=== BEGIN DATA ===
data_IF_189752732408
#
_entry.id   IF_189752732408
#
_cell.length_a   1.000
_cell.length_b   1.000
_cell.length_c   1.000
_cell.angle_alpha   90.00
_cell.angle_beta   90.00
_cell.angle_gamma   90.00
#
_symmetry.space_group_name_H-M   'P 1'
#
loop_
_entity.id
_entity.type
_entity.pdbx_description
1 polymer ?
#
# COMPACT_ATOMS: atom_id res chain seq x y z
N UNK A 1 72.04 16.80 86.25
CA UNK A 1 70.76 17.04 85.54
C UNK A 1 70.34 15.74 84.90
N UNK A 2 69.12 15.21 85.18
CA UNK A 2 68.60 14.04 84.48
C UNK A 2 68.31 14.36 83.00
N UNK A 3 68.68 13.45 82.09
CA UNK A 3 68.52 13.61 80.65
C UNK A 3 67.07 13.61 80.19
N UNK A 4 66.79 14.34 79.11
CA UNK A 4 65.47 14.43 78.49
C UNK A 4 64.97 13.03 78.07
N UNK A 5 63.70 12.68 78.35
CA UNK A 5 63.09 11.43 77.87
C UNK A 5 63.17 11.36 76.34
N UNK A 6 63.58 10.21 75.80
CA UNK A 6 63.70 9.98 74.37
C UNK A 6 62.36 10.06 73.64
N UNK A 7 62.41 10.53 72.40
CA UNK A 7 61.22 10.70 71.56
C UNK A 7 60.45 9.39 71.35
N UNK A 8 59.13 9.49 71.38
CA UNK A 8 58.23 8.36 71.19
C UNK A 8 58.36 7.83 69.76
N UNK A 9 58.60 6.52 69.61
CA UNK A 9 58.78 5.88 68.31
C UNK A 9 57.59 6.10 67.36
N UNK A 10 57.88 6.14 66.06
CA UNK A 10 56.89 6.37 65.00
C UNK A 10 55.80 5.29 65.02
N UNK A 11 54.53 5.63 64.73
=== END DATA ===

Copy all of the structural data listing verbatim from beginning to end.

data_IF_189752732408
#
_entry.id   IF_189752732408
#
_cell.length_a   1.000
_cell.length_b   1.000
_cell.length_c   1.000
_cell.angle_alpha   90.00
_cell.angle_beta   90.00
_cell.angle_gamma   90.00
#
_symmetry.space_group_name_H-M   'P 1'
#
loop_
_entity.id
_entity.type
_entity.pdbx_description
1 polymer ?
#
# COMPACT_ATOMS: atom_id res chain seq x y z
N UNK A 1 72.04 16.80 86.25
CA UNK A 1 70.76 17.04 85.54
C UNK A 1 70.34 15.74 84.90
N UNK A 2 69.12 15.21 85.18
CA UNK A 2 68.60 14.04 84.48
C UNK A 2 68.31 14.36 83.00
N UNK A 3 68.68 13.45 82.09
CA UNK A 3 68.52 13.61 80.65
C UNK A 3 67.07 13.61 80.19
N UNK A 4 66.79 14.34 79.11
CA UNK A 4 65.47 14.43 78.49
C UNK A 4 64.97 13.03 78.07
N UNK A 5 63.70 12.68 78.35
CA UNK A 5 63.09 11.43 77.87
C UNK A 5 63.17 11.36 76.34
N UNK A 6 63.58 10.21 75.80
CA UNK A 6 63.70 9.98 74.37
C UNK A 6 62.36 10.06 73.64
N UNK A 7 62.41 10.53 72.40
CA UNK A 7 61.22 10.70 71.56
C UNK A 7 60.45 9.39 71.35
N UNK A 8 59.13 9.49 71.38
CA UNK A 8 58.23 8.36 71.19
C UNK A 8 58.36 7.83 69.76
N UNK A 9 58.60 6.52 69.61
CA UNK A 9 58.78 5.88 68.31
C UNK A 9 57.59 6.10 67.36
N UNK A 10 57.88 6.14 66.06
CA UNK A 10 56.89 6.37 65.00
C UNK A 10 55.80 5.29 65.02
N UNK A 11 54.53 5.63 64.73